Youth violence is one of Chicago’s most pressing public policy problems, with more than 610 Chicago Public School (CPS) students shot between September 2008 and April 2010. Nationwide, homicide is by far the leading cause of death for blacks ages 10-20, accounting for more than the next nine leading causes combined. A careful “social autopsy” carried out by the University of Chicago Crime Lab in 2008 revealed that a large share of homicides of Chicago youth stem from impulsive behavior – young people with access to guns, massively over-reacting to some aspect of their social environment. This finding is consistent with a growing body of research showing that “social-cognitive” skills such as impulse control, future orientation, and conflict resolution are predictive of a wide range of key life outcomes.
A recent randomized clinical trial, the largest ever conducted with an urban youth population (nearly 2,500 adolescent boys in 18 schools in Chicago), carried out by the University of Chicago Crime Lab in partnership with Youth Guidance, World Sport Chicago and the Chicago Public Schools showed that an intervention called Becoming a Man-Sports Edition (“BAM”):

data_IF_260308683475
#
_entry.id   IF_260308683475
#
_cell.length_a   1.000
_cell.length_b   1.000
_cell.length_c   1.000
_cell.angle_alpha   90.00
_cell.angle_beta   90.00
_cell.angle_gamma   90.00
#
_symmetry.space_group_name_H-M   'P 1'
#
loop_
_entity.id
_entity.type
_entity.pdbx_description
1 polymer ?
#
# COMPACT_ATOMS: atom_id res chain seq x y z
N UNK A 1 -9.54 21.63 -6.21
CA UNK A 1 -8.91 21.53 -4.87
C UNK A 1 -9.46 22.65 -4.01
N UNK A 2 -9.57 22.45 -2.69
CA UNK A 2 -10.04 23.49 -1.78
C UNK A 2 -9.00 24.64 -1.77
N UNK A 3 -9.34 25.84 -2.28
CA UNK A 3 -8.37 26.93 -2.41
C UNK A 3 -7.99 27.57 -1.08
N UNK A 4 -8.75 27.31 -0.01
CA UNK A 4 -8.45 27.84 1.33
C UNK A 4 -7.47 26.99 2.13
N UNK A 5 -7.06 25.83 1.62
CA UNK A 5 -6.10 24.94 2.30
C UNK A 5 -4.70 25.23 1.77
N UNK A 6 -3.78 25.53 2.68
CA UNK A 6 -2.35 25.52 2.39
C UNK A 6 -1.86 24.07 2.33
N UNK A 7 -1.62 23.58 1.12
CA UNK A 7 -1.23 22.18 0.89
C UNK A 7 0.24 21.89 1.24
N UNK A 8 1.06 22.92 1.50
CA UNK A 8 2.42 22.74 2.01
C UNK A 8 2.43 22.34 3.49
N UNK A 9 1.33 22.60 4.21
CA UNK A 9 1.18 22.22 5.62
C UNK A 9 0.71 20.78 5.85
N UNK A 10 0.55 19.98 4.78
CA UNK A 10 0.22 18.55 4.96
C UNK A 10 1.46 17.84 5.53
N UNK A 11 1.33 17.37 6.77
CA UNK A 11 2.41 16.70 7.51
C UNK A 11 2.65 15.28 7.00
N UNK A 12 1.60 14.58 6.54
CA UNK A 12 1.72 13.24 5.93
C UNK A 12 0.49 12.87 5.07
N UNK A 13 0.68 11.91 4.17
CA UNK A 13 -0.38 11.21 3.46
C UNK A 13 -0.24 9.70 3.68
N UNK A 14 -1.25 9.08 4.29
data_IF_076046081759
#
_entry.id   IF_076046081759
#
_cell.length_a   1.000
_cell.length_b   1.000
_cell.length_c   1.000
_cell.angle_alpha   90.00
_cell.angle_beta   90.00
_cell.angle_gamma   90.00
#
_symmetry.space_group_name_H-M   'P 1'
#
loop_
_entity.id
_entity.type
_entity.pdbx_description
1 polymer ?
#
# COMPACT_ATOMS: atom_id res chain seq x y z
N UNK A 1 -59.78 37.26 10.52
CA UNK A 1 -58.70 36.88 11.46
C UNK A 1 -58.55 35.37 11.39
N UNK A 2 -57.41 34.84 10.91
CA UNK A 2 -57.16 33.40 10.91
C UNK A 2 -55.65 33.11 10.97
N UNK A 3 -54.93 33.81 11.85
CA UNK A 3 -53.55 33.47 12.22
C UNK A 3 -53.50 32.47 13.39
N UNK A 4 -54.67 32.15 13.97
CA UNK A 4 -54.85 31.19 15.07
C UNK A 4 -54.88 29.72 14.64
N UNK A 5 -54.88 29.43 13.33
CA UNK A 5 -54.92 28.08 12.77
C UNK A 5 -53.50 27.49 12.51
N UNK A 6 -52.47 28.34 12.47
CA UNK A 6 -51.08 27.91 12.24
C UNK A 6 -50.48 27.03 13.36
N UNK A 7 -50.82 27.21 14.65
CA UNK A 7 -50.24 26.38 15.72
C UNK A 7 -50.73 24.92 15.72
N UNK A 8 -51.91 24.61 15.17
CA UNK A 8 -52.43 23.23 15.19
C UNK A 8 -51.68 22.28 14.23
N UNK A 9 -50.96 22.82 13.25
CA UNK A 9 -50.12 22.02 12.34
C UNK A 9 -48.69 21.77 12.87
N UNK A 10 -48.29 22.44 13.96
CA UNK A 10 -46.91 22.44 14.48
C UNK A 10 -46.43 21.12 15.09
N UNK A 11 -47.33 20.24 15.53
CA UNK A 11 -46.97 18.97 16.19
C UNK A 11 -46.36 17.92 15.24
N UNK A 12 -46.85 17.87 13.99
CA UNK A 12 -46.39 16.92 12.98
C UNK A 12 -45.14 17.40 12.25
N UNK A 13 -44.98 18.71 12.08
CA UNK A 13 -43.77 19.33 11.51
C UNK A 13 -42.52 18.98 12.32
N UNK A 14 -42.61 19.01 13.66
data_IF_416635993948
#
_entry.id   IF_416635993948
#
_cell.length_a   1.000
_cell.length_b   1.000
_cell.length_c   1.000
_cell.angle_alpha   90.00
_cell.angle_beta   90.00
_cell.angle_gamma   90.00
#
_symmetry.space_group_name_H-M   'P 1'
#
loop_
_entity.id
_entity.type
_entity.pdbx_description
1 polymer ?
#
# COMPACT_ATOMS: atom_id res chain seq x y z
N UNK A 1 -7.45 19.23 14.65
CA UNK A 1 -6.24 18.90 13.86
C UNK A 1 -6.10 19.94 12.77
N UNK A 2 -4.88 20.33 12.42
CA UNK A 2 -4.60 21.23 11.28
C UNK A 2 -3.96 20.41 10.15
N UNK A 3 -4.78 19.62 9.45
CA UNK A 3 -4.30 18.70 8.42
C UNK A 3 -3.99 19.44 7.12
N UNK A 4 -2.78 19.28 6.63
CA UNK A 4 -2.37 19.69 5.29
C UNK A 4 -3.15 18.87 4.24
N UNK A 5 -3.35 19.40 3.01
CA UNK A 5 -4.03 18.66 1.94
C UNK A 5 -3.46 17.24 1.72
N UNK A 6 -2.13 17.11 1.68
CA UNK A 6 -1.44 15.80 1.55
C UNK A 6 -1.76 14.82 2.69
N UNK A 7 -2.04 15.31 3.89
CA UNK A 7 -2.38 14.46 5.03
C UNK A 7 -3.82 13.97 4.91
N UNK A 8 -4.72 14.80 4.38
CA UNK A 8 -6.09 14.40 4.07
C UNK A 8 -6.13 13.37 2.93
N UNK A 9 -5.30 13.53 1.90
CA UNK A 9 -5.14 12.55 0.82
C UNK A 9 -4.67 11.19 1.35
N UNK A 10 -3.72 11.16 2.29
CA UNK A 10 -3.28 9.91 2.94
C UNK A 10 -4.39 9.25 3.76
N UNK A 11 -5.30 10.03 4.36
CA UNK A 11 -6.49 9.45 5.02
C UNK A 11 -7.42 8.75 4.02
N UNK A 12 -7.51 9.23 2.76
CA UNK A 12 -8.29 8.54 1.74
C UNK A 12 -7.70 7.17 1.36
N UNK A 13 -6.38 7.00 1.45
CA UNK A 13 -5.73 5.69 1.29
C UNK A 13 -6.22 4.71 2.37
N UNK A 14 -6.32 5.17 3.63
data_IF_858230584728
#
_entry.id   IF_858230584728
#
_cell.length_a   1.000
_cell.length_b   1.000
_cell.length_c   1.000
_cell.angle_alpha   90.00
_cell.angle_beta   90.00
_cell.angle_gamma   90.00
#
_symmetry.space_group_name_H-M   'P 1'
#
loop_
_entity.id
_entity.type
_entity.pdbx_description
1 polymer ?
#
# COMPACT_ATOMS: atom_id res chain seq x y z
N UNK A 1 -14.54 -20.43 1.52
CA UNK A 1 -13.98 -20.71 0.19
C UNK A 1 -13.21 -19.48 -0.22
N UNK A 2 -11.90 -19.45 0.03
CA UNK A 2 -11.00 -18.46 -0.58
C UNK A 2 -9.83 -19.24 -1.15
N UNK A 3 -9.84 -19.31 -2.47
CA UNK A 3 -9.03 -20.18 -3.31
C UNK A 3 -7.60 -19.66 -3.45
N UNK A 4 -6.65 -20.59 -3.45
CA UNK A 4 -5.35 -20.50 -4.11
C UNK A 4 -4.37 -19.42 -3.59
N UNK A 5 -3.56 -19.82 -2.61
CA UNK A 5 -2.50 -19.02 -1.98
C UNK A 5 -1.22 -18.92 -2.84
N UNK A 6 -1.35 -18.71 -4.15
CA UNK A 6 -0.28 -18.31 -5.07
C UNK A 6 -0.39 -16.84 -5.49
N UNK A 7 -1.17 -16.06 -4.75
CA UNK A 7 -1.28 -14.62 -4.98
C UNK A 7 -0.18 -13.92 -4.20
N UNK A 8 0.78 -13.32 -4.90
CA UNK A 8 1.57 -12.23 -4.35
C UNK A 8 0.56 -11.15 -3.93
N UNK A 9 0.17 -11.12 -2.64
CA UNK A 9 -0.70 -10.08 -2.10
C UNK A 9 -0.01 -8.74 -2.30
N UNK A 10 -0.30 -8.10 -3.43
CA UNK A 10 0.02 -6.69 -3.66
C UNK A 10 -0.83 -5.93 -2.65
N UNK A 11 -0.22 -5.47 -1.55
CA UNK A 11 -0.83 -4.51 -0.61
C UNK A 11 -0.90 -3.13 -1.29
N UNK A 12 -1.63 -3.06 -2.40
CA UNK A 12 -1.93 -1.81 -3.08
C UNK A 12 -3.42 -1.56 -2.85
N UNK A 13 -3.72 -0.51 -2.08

- Strengthened social-cognitive skills and generated massive declines in violent crimes by at-risk youth (over 40 percent) during the program year, though the impact faded the following year;
- Increased the degree to which youth were engaged in school, as measured by school attendance and class credits earned, an impact that lasted through the program year and the year following.
If these school engagement impacts persist, we estimate it would improve the high school graduation rate by 5 to 8 percentage points – a large change given that the average graduation rate of the 50 largest urban districts in the U.S. is just 53 percent. The one year of reduced violent crime arrests together with schooling impacts generate benefits from the program that are from 3 to 31 times the $1,100 per youth program costs.
To read more about the Becoming a Man - Sports Edition findings, please download the below research brief, press release, and quotes from notable dignataries involved in the BAM evaluation. Please do not hesitate to contact Roseanna Ander, Executive Director of the University of Chicago Crime Lab, at firstname.lastname@example.org should you have further questions or require additional information.
Download the materials: